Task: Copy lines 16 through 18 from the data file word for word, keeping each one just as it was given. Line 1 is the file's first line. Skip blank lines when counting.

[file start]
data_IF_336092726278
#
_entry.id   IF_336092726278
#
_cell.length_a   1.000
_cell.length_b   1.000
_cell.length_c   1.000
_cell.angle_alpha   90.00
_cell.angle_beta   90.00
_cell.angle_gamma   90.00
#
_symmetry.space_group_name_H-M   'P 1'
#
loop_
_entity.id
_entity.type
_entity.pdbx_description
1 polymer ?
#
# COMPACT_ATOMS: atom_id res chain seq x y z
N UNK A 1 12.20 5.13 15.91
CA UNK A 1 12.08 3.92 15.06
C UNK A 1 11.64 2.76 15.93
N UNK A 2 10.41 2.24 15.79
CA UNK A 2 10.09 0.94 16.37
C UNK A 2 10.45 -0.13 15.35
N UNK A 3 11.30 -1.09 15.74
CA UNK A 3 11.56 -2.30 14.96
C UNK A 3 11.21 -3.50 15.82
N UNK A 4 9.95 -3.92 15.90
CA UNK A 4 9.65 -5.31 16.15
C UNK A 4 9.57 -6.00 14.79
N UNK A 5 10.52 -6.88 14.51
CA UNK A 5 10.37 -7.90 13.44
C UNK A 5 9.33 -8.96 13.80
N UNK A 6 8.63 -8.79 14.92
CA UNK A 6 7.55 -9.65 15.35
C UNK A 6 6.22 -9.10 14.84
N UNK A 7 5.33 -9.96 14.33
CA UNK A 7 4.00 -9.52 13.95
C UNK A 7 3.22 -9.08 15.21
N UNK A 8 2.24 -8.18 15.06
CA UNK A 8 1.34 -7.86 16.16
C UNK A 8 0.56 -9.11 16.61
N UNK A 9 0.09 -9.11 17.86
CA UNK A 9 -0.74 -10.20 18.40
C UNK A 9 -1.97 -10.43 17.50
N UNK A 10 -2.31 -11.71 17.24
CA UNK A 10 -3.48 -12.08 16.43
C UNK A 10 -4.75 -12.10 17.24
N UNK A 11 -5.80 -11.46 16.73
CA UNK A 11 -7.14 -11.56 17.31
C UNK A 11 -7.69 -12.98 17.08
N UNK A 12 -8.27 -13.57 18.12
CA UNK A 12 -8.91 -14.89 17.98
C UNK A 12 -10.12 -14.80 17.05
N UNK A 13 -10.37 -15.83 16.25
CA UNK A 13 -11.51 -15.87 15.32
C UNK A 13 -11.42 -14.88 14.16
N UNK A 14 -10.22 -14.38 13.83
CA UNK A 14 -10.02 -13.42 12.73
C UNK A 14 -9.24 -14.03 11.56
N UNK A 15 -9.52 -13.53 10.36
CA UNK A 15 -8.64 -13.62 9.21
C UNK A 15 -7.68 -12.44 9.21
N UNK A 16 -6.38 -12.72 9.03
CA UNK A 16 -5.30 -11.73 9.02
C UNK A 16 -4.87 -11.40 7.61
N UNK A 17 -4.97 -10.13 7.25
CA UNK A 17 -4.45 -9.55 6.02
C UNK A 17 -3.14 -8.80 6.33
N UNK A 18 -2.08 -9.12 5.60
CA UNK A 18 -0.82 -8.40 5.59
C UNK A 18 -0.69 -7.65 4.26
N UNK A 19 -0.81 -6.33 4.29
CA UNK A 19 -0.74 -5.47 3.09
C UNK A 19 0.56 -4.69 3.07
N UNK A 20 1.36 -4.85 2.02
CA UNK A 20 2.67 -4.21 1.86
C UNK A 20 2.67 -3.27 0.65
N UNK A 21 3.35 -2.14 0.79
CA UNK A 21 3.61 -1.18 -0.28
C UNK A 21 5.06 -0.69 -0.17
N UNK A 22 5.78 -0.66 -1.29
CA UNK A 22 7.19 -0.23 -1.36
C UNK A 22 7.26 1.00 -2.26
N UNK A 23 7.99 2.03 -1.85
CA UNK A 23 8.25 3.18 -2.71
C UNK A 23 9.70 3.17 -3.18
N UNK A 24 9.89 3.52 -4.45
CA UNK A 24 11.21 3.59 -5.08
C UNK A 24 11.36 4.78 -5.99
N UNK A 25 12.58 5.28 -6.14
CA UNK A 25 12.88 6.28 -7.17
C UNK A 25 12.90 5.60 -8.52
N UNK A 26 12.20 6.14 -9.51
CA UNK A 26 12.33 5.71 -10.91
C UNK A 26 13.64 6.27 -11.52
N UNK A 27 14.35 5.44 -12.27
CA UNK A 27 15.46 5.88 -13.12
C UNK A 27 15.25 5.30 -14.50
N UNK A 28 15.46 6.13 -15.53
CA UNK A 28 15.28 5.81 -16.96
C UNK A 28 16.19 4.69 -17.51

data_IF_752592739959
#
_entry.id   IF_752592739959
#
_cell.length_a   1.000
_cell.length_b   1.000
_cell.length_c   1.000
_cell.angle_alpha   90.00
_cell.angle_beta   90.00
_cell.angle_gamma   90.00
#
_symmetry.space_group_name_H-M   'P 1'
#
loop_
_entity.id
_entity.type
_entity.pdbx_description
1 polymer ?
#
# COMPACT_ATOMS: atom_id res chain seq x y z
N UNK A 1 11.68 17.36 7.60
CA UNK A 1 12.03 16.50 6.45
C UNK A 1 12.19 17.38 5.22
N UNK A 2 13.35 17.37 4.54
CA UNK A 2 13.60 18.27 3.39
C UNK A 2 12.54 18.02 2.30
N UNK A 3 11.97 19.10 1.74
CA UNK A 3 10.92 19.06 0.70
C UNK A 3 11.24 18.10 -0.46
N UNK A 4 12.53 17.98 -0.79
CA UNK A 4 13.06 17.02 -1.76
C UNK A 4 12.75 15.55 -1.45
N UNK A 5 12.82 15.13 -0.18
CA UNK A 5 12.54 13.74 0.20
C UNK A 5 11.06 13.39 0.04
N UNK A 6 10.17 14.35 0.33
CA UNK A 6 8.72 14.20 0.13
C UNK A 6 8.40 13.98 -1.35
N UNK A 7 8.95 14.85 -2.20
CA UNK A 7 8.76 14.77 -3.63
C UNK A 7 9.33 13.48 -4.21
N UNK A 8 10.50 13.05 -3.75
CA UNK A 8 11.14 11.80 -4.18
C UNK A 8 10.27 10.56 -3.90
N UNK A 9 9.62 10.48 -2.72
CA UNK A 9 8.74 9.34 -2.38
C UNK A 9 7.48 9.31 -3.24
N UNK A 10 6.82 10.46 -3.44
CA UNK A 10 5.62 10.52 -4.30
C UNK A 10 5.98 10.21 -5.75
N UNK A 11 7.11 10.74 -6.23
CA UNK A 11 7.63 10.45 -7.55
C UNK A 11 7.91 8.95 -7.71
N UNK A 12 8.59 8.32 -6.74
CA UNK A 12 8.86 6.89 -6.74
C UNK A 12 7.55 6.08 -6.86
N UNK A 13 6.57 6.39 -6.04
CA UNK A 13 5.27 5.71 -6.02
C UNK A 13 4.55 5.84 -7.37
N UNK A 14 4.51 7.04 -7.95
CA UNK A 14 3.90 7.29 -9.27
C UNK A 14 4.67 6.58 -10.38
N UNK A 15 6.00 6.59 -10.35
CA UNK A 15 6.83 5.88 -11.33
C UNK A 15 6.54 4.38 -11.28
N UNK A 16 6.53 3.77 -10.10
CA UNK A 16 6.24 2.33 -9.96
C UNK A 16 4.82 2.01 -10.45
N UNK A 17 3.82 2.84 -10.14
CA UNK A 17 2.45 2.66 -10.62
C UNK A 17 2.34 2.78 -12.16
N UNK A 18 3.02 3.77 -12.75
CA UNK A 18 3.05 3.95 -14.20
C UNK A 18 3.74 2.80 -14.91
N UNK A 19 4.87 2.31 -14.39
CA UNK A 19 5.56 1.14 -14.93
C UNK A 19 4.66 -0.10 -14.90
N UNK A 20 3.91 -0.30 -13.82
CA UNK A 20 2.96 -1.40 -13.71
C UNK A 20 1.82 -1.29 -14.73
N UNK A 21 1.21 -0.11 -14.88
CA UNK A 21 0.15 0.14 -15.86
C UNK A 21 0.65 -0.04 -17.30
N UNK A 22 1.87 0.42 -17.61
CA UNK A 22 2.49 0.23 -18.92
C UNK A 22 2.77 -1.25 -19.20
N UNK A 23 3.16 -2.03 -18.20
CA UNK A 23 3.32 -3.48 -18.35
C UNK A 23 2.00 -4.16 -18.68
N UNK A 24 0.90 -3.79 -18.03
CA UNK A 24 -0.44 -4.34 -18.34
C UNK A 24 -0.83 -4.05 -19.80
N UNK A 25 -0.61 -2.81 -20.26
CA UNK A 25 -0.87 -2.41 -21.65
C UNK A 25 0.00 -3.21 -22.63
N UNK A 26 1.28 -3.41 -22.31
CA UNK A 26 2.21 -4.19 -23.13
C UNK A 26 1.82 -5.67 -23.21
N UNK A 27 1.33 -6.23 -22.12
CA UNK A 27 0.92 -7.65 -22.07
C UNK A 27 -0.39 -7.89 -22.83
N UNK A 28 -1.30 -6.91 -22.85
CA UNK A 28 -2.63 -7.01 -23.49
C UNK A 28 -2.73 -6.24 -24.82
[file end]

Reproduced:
_entity.type
_entity.pdbx_description
1 polymer ?